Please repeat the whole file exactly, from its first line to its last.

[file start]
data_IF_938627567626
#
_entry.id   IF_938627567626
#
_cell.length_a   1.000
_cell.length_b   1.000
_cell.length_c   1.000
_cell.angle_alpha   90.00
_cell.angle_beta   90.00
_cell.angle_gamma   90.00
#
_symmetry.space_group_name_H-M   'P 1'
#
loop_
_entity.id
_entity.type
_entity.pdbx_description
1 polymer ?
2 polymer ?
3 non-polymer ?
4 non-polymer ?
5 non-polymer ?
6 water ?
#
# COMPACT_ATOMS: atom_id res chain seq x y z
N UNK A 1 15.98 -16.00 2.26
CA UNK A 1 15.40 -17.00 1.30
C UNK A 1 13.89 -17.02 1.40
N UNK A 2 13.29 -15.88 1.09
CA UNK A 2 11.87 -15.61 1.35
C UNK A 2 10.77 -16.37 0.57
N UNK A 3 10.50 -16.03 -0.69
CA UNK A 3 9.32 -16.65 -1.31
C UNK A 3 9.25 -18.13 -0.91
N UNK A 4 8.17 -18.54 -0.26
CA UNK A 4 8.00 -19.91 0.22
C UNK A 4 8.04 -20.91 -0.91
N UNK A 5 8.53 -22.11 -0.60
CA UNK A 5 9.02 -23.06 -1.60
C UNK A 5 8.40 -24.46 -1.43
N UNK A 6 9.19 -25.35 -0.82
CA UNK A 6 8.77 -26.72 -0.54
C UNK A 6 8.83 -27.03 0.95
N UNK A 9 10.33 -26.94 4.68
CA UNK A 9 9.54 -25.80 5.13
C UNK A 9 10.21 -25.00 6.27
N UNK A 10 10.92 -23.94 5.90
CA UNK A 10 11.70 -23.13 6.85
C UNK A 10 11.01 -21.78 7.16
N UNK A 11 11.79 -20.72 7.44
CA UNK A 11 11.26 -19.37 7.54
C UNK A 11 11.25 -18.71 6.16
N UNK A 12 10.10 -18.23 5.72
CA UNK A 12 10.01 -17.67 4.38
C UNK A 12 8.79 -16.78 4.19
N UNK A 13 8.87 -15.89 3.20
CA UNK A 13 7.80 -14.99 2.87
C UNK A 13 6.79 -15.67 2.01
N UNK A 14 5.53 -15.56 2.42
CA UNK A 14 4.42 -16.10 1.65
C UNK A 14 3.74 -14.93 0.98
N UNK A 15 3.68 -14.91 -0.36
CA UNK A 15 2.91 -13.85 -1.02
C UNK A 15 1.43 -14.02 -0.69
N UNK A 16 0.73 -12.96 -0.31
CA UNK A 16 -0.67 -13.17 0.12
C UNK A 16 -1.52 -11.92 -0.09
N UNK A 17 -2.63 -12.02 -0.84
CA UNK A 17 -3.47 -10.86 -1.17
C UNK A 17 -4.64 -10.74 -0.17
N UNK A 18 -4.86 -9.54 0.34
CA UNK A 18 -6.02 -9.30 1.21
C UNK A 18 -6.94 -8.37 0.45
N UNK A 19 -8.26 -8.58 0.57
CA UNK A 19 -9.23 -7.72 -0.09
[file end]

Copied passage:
data_IF_938627567626
#
_entry.id   IF_938627567626
#
_cell.length_a   1.000
_cell.length_b   1.000
_cell.length_c   1.000
_cell.angle_alpha   90.00
_cell.angle_beta   90.00
_cell.angle_gamma   90.00
#
_symmetry.space_group_name_H-M   'P 1'
#
loop_
_entity.id
_entity.type
_entity.pdbx_description
1 polymer ?
2 polymer ?
3 non-polymer ?
4 non-polymer ?
5 non-polymer ?
6 water ?
#
# COMPACT_ATOMS: atom_id res chain seq x y z
N UNK A 1 15.98 -16.00 2.26
CA UNK A 1 15.40 -17.00 1.30
C UNK A 1 13.89 -17.02 1.40
N UNK A 2 13.29 -15.88 1.09
CA UNK A 2 11.87 -15.61 1.35
C UNK A 2 10.77 -16.37 0.57
N UNK A 3 10.50 -16.03 -0.69
CA UNK A 3 9.32 -16.65 -1.31
C UNK A 3 9.25 -18.13 -0.91
N UNK A 4 8.17 -18.54 -0.26
CA UNK A 4 8.00 -19.91 0.22
C UNK A 4 8.04 -20.91 -0.91
N UNK A 5 8.53 -22.11 -0.60
CA UNK A 5 9.02 -23.06 -1.60
C UNK A 5 8.40 -24.46 -1.43
N UNK A 6 9.19 -25.35 -0.82
CA UNK A 6 8.77 -26.72 -0.54
C UNK A 6 8.83 -27.03 0.95
N UNK A 9 10.33 -26.94 4.68
CA UNK A 9 9.54 -25.80 5.13
C UNK A 9 10.21 -25.00 6.27
N UNK A 10 10.92 -23.94 5.90
CA UNK A 10 11.70 -23.13 6.85
C UNK A 10 11.01 -21.78 7.16
N UNK A 11 11.79 -20.72 7.44
CA UNK A 11 11.26 -19.37 7.54
C UNK A 11 11.25 -18.71 6.16
N UNK A 12 10.10 -18.23 5.72
CA UNK A 12 10.01 -17.67 4.38
C UNK A 12 8.79 -16.78 4.19
N UNK A 13 8.87 -15.89 3.20
CA UNK A 13 7.80 -14.99 2.87
C UNK A 13 6.79 -15.67 2.01
N UNK A 14 5.53 -15.56 2.42
CA UNK A 14 4.42 -16.10 1.65
C UNK A 14 3.74 -14.93 0.98
N UNK A 15 3.68 -14.91 -0.36
CA UNK A 15 2.91 -13.85 -1.02
C UNK A 15 1.43 -14.02 -0.69
N UNK A 16 0.73 -12.96 -0.31
CA UNK A 16 -0.67 -13.17 0.12
C UNK A 16 -1.52 -11.92 -0.09
N UNK A 17 -2.63 -12.02 -0.84
CA UNK A 17 -3.47 -10.86 -1.17
C UNK A 17 -4.64 -10.74 -0.17
N UNK A 18 -4.86 -9.54 0.34
CA UNK A 18 -6.02 -9.30 1.21
C UNK A 18 -6.94 -8.37 0.45
N UNK A 19 -8.26 -8.58 0.57
CA UNK A 19 -9.23 -7.72 -0.09